New Jersey’s public health emergency order will expire, but Gov. Phil Murphy would still retain many of the broad powers he used to control the COVID-19 pandemic, under a bill cleared Tuesday by a key Assembly committee.
Tuesday’s formal introduction of that bill and the first votes on the COVID-19 emergency legislation came just days after Murphy issued an executive order that extended an ongoing public health emergency for another 30 days.
Murphy took that step after announcing earlier this month that he is feeling confident enough in the state’s ongoing pandemic recovery to ease many health and economic restrictions across the state beginning Wednesday.
The legislation passed by the Assembly Appropriations Committee on Tuesday calls for leaving in place more than a dozen emergency measures implemented by the governor during a public health emergency that first began more than 14 months ago when the first cases of the coronavirus were detected in New Jersey. Since then, more than 1 million New Jerseyans have been diagnosed with COVID-19, including nearly 26,000 who died as a result.
What emergency orders will remain in place?
Among the orders that would remain in effect until Jan. 1, 2022 are those related to face coverings, evictions, utility shutoffs, vaccines, rulemaking and hospital data reporting, the bill says. Other orders would expire within 30 days of the legislation being enacted, according to the text.
The measure would also leave in place orders, directives and waivers issued by the head of a state agency, as long as they were related to the governor’s original emergency order and are currently in effect. These orders would continue until the department or agency modified or revoked the measure, according to the bill.
The state Department of Health alone has issued dozens of guidance documents that direct how health care providers, businesses and schools can operate during the pandemic. The Department of Human Services Department created multiple waivers that impact behavioral health care and Medicaid coverage.
After holding votes for a long list of bills Tuesday morning, the Assembly Appropriations Committee went into a lengthy recess to await the formal introduction of the COVID-19 emergency legislation. Committee members reappeared just before 3 p.m. to finally vote on the newly introduced bill.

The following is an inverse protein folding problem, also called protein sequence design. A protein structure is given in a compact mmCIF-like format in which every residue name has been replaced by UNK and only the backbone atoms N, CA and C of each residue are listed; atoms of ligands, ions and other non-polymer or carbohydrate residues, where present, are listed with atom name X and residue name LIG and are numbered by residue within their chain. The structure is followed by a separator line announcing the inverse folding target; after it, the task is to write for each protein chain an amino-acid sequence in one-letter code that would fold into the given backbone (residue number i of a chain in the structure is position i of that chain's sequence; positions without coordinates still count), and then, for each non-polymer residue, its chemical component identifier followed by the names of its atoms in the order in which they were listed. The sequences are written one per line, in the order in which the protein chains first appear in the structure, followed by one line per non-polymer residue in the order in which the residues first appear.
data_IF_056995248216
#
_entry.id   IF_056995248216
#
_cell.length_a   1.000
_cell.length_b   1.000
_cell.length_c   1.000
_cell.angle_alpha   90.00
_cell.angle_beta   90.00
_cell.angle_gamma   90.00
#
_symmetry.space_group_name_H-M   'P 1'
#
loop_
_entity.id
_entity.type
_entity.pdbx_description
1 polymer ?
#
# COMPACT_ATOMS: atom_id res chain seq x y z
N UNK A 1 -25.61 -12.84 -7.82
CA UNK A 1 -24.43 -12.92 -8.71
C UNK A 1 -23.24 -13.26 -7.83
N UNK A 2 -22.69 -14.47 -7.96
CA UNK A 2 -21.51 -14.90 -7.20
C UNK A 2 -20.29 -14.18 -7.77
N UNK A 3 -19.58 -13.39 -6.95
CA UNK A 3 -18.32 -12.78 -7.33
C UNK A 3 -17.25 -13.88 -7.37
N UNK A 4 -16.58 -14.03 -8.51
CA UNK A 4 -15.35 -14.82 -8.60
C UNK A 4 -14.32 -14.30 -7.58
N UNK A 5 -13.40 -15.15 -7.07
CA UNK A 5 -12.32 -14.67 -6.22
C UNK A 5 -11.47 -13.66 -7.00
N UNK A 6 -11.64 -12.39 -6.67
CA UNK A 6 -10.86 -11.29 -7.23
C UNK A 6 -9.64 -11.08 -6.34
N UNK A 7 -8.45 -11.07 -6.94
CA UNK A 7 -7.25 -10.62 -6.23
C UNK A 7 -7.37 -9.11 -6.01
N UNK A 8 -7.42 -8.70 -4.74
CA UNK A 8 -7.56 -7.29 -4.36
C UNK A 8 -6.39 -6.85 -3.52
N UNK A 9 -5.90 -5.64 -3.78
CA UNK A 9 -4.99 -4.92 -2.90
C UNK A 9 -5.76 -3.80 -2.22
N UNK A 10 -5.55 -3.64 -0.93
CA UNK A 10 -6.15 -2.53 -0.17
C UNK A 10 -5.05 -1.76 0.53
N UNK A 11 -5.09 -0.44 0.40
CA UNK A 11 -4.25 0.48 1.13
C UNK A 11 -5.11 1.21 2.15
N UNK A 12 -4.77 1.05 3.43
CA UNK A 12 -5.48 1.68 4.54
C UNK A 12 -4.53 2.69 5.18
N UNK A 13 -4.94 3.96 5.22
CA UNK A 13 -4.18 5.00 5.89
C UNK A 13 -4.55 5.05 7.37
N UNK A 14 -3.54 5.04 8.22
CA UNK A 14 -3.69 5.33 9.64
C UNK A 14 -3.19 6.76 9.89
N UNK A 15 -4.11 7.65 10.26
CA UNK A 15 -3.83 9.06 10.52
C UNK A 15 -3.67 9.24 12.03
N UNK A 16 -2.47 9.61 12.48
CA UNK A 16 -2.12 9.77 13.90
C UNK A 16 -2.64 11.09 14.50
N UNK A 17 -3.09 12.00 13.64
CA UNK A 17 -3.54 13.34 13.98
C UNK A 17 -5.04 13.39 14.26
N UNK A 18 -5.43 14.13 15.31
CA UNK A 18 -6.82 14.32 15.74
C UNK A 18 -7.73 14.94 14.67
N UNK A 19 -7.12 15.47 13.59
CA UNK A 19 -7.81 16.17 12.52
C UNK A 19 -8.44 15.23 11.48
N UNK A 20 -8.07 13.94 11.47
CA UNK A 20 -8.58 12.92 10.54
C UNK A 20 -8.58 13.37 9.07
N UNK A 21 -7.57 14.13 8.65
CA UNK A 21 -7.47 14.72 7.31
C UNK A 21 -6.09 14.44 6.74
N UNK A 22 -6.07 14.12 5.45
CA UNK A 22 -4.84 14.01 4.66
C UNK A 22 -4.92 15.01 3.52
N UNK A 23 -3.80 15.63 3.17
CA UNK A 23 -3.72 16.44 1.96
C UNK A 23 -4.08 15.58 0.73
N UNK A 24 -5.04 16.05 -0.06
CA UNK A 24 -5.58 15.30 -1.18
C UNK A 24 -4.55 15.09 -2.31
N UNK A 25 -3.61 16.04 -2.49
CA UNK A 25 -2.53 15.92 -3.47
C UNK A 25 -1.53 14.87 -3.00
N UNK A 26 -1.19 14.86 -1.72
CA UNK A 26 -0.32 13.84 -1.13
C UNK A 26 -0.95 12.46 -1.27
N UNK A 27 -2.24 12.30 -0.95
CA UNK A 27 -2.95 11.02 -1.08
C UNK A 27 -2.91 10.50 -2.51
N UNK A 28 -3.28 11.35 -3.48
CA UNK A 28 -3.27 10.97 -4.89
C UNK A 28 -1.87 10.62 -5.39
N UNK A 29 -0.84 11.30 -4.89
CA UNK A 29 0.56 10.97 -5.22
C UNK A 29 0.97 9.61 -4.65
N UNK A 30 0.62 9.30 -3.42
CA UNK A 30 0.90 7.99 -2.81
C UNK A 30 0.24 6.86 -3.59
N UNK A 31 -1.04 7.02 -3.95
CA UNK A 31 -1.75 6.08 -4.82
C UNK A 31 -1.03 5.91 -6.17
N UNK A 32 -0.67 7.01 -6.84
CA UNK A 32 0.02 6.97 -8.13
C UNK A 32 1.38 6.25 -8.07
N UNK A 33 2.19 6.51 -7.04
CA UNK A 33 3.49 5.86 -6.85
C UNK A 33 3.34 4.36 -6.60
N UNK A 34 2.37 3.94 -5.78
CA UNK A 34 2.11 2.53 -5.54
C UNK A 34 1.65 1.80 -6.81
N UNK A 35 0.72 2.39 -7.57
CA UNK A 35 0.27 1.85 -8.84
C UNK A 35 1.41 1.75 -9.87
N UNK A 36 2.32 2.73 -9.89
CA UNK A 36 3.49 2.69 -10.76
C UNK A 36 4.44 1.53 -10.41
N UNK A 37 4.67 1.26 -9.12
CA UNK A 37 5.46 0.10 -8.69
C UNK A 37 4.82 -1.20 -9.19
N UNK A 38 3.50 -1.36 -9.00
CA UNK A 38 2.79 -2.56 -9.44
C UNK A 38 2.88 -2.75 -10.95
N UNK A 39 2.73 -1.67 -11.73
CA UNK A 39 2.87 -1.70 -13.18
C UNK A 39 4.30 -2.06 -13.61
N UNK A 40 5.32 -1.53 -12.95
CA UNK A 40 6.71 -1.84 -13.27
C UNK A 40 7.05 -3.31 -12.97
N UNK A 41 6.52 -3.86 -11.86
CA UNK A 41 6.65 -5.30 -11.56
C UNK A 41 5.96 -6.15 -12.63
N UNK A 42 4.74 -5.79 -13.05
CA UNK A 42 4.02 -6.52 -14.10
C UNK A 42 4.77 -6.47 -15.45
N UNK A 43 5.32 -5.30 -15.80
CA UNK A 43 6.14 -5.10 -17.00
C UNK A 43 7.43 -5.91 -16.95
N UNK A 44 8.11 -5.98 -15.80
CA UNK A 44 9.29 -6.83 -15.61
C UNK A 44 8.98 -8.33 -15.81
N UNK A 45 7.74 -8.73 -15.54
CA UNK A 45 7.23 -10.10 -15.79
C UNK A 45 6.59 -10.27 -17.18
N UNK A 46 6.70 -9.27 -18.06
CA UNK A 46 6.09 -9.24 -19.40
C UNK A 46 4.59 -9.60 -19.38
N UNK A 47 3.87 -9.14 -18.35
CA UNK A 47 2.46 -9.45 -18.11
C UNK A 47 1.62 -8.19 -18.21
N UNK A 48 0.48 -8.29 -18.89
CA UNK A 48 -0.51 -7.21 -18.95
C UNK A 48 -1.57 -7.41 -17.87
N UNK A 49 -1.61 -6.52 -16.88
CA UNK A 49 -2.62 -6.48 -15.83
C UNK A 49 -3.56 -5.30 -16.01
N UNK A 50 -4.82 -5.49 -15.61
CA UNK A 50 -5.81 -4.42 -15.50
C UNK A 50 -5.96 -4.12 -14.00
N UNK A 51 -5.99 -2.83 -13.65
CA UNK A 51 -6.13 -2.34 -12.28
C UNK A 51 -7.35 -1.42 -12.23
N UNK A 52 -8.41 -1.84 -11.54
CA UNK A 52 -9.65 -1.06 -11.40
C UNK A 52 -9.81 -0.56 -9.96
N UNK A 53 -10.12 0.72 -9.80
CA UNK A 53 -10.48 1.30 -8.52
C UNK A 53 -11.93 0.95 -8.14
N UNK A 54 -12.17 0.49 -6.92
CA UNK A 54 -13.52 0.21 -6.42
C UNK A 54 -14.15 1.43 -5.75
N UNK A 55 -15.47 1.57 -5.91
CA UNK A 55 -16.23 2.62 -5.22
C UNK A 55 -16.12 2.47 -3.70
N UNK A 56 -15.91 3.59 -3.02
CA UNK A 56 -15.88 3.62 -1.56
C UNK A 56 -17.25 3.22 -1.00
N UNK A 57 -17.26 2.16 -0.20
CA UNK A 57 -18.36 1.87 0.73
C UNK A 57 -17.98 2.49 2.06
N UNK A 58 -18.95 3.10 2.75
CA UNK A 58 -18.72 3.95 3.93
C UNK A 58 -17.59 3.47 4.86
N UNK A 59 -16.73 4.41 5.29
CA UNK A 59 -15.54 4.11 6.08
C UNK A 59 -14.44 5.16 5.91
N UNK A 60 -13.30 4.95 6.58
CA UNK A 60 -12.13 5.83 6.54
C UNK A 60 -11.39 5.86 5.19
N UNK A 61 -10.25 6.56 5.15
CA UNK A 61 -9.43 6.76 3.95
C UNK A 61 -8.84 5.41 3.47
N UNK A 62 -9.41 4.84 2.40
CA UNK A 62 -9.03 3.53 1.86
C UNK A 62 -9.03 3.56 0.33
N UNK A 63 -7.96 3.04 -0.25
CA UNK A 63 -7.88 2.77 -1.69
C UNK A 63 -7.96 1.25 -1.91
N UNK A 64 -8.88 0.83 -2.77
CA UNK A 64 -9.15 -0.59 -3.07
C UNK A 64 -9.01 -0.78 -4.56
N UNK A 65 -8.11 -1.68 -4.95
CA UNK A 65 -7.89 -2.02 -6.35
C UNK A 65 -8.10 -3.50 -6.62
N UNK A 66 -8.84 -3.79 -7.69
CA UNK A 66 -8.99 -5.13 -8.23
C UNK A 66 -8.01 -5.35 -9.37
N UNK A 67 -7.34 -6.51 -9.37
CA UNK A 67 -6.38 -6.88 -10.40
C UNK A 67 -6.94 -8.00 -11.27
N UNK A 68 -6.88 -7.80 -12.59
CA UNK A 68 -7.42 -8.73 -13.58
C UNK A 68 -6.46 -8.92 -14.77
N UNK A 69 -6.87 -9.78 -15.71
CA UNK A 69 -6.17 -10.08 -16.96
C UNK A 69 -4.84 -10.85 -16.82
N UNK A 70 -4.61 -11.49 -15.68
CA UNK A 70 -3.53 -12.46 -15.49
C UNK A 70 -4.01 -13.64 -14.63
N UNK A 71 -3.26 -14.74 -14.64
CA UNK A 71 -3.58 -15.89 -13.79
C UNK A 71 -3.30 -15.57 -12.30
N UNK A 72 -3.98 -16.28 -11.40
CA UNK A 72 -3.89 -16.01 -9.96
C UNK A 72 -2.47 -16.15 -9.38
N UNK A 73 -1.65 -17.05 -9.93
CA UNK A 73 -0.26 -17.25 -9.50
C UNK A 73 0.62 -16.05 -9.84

Threading the needle
Several Republicans faulted the legislation for not going further, but Democrats portrayed it as an appropriate threading of the needle for a state that is still seeing new cases and deaths even as it is in the midst of an ongoing mass-vaccination effort.
“This is not easy stuff. Let’s hope this gets us further down the road and we can move more rapidly and more quickly as things continue to improve,” said Committee Chair John Burzichelli (D-Gloucester).
“I think we’re all excited we see the numbers going in the right direction … I don’t think, though, that it’s the right time for us to just say that COVID is completely over,” said Assemblywoman Eliana Pintor Marin (D-Essex).
Murphy, a first-term Democrat who faces reelection later this year, issued a statement last week that indicated a willingness to pull back on the public health emergency declaration that up until now has largely been used as the foundation for the state’s ongoing response to the pandemic.
But Murphy also said he needed to work with lawmakers to “ensure that we have the necessary tools and flexibility to continue the fight against the pandemic, including the vaccination efforts that are our highest priority.”
“By working together, we are confident that we can move to the next phase of our recovery effort,” Murphy said.
Under the current schedule, the COVID-19 emergency bill could be moved out of the full Assembly as early as Thursday. An identical version is also expected to be introduced in the Senate on Thursday, and would be on track to be moved out of the upper house by June 3, a spokesman for the Senate Majority Office said.
Pent up frustrations
Prior to the legislation’s introduction on Tuesday, many lawmakers had aired frustrations with the governor’s ongoing emergency requirements, which have expanded the reach of one of the nation’s already most powerful chief executives.
During the Assembly Appropriations Committee hearing, Republicans remained unhappy with the bill drafted by their majority Democratic counterparts.
Assemblywoman Serena DiMaso (R-Monmouth) said the legislation “doesn’t change much of anything.”
Assemblyman Brian Bergen (R-Morris) also portrayed the bill as continuing to concede too much power to the governor.
“It boggles my mind,” Bergen said.
“It basically gives the governor everything he wants … and keeps in place a lot of the things that are crippling our economy,” he said.
Meanwhile, at a hearing of the Assembly Budget Committee on Monday, Republicans also questioned why the governor was not adopting mask-shedding guidance for vaccinated individuals recently issued by the Centers for Disease Control and Prevention when he has previously sought to align state policy with the federal recommendations.
Murphy responded to the criticism by saying his goal, or “obsession,” remains “keeping people alive.”